But copper is also infamous for work-hardening and fatigue. If your final application involves repeated creasing or movement of the flex circuit you need to consider higher-grade Rolled Annealed (RA) foils. Obviously the added step of annealing the foil adds to the cost considerably. But the annealed copper is able to stretch more before fatigue cracking occurs, and is springier in the Z deflection direction - exactly what you want for a flex circuit that will be bending or rolling all the time. This is because the rolling annealing process elongates the grain structure in the planar direction.
Figure 2: Exaggerated illustration of the annealing process, obviously not to scale. The copper foil passes between high-pressure rollers which elongate the grain structure in a planar orientation, making the copper much more flexible and springy in the z-deflection.
Examples of such an application would be gantry connections to a CNC router head, or laser pickup for a Blu-Ray drive (as shown below).
Figure 3: Flex-circuit used to link the laser pickup to the main board assembly in a Blu-Ray mechanism. Notice that the PCB on the laser head has the flexible portion bent at right angles, and an adhesive bead has been added for strengthening the flex circuit at the join.
Traditionally, adhesives are required for bonding the copper foil to PI (or other) films, because unlike a typical FR-4 rigid board, there’s less “tooth” in the annealed copper, and heat & pressure alone are not enough to form a reliable bond. Manufacturers such as DuPont offer pre-laminated single- and double-sided copper clad films for flexible circuit etching, using acrylic or epoxy based adhesives with typical thicknesses of ½ and 1 mil. The adhesives are specially developed for flexibility.
“Adhesiveless” laminates are becoming more prevalent due to newer processes that involve copper plating or deposition directly onto the PI film. These films are chosen when finer pitches and smaller vias are needed as in HDI circuits.
Silicones, hot-melt glues, and epoxy resins are also used when protective beads are added to the flex-to-rigid joins or interfaces (i.e. where the flexible part of the layer stack leaves the rigid part). These offer mechanical reinforcement to the fulcrum of the flex-to-rigid join which otherwise would rapidly fatigue and crack or tear in repeated use. An example of this is shown in Figure 3 above.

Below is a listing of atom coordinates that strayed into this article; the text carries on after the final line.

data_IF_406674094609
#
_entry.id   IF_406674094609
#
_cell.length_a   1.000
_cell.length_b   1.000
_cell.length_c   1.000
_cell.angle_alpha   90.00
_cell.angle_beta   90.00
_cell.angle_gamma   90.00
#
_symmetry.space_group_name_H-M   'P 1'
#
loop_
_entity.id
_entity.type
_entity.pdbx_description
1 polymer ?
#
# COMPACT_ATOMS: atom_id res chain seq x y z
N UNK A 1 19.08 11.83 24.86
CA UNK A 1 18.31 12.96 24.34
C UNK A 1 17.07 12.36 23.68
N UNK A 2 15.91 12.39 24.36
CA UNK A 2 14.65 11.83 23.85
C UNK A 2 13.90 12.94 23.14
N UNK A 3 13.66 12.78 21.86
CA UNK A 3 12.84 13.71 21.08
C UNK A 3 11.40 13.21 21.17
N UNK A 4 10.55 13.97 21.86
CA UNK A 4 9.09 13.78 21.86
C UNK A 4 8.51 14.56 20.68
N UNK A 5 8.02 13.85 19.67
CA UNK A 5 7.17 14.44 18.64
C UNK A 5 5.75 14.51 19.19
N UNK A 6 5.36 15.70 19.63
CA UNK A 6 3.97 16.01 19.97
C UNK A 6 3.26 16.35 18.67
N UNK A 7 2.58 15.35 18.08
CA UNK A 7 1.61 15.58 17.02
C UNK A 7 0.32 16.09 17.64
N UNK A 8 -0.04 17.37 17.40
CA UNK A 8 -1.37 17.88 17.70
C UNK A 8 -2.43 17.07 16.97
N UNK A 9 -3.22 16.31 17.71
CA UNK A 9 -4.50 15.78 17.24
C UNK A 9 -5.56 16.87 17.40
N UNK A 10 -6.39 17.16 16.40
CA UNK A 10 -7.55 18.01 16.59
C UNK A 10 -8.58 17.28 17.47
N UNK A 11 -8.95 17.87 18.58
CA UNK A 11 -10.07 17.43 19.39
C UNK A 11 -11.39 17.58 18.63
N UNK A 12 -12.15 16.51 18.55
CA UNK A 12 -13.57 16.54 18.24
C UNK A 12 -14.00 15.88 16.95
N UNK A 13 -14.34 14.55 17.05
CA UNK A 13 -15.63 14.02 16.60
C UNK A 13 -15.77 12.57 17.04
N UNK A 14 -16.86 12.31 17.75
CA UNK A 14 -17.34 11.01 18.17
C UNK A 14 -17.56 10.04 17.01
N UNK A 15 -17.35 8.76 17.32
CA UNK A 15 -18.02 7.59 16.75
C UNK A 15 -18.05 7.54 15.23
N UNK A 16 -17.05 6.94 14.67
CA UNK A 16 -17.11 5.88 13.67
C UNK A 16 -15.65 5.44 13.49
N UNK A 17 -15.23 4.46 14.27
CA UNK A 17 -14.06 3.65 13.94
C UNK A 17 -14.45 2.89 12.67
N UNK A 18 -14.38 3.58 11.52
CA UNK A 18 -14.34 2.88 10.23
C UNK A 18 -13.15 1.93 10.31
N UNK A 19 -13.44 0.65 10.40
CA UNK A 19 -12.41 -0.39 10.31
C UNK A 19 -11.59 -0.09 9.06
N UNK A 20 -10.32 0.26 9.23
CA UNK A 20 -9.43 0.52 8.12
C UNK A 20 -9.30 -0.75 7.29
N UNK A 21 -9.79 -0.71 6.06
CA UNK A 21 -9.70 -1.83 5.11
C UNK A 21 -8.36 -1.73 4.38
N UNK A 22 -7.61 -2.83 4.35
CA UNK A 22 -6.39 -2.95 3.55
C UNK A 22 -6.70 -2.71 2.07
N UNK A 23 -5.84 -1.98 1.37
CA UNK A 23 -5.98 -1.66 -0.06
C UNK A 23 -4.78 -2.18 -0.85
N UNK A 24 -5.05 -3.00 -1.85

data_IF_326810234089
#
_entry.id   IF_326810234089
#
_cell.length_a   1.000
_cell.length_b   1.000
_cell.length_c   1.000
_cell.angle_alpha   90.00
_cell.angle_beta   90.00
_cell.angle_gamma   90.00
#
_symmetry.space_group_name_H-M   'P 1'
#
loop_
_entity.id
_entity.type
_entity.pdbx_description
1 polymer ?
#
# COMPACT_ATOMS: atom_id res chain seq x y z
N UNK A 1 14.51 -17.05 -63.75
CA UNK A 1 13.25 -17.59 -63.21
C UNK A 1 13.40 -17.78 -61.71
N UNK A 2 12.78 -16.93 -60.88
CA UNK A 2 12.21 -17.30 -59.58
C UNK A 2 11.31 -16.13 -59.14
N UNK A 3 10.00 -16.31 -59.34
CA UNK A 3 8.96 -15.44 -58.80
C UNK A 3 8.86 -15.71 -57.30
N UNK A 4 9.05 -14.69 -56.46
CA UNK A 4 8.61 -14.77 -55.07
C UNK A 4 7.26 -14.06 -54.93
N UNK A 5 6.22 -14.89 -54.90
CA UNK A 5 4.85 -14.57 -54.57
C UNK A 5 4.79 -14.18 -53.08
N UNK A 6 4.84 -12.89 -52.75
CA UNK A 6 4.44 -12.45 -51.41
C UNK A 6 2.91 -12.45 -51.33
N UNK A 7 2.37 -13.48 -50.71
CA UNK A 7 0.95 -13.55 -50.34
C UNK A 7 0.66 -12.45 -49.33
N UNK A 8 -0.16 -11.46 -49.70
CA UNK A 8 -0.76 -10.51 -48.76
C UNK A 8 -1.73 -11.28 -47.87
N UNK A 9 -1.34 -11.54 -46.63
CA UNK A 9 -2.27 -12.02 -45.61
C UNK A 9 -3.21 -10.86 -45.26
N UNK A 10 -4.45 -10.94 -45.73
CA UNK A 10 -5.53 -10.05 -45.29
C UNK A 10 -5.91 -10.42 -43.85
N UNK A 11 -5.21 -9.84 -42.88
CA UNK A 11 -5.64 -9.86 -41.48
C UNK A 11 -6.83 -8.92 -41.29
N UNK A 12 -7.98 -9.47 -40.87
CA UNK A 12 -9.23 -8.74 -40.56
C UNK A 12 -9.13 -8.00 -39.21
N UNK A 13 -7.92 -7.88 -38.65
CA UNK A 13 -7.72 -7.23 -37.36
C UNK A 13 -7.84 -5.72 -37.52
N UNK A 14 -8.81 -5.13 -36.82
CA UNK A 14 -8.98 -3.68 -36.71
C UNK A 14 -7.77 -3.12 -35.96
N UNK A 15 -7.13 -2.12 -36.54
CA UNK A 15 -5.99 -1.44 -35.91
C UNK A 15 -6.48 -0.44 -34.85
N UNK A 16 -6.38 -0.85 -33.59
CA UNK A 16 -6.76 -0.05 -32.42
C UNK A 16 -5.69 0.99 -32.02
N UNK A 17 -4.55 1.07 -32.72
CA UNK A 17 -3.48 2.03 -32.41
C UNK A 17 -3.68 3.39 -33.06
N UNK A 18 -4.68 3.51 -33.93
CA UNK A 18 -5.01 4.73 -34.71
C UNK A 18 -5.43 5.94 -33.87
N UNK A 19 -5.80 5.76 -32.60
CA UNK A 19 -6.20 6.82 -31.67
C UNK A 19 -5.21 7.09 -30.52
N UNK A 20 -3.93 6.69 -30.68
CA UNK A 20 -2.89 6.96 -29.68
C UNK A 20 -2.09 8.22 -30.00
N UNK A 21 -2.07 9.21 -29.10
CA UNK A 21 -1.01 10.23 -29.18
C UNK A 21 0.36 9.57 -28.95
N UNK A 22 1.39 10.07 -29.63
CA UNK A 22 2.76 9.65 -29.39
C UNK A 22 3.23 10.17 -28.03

Figure 4: Typical single-layer Flex Circuit stack-up.
It’s important to be aware of the materials used in flexible and rigid-flex circuits. Even though you may generally allow the fabricator freedom to select the materials based on your application, ignorance will not protect you from field-failures of the final product. A really good resource which contains far more detail than my brief introduction here is Coombs, C. F. (Editor, 2008) The Printed Circuits Handbook, 6th Ed. 2008 McGraw Hill, pp 61.3 0 - 61.24.
Knowing the material properties will also help in the mechanical design, evaluation and test of your product. If you are working on automotive products for instance; heat, moisture, chemicals, shock & vibe - all need to be modelled with accurate material properties to determine the product’s reliability, and minimum allowed bending radius. The irony is that the driving needs that cause you to choose flexible and rigid-flex are often tied to harsh environments. For example, low-cost consumer personal electronic devices are often subjected to vibrations, dropping, sweat and worse.
In the next installment of this blog, we’ll look at the fabrication steps in rigid flex circuits, which will lead to better understanding of the design considerations, to be explored in a subsequent post.
About the Author
Ben is a Computer Systems and PCB Engineer with over 20 years of experience in embedded systems, FPGA, and PCB design. He is an avid tinkerer and is passionate about the creation of electronic devices of all kinds. Ben holds a Bachelor of Engineering (CompSysEng) with First Class Honors from the University of Southern Queensland and is currently Director of Community Tools and Content.More Content by Ben Jordan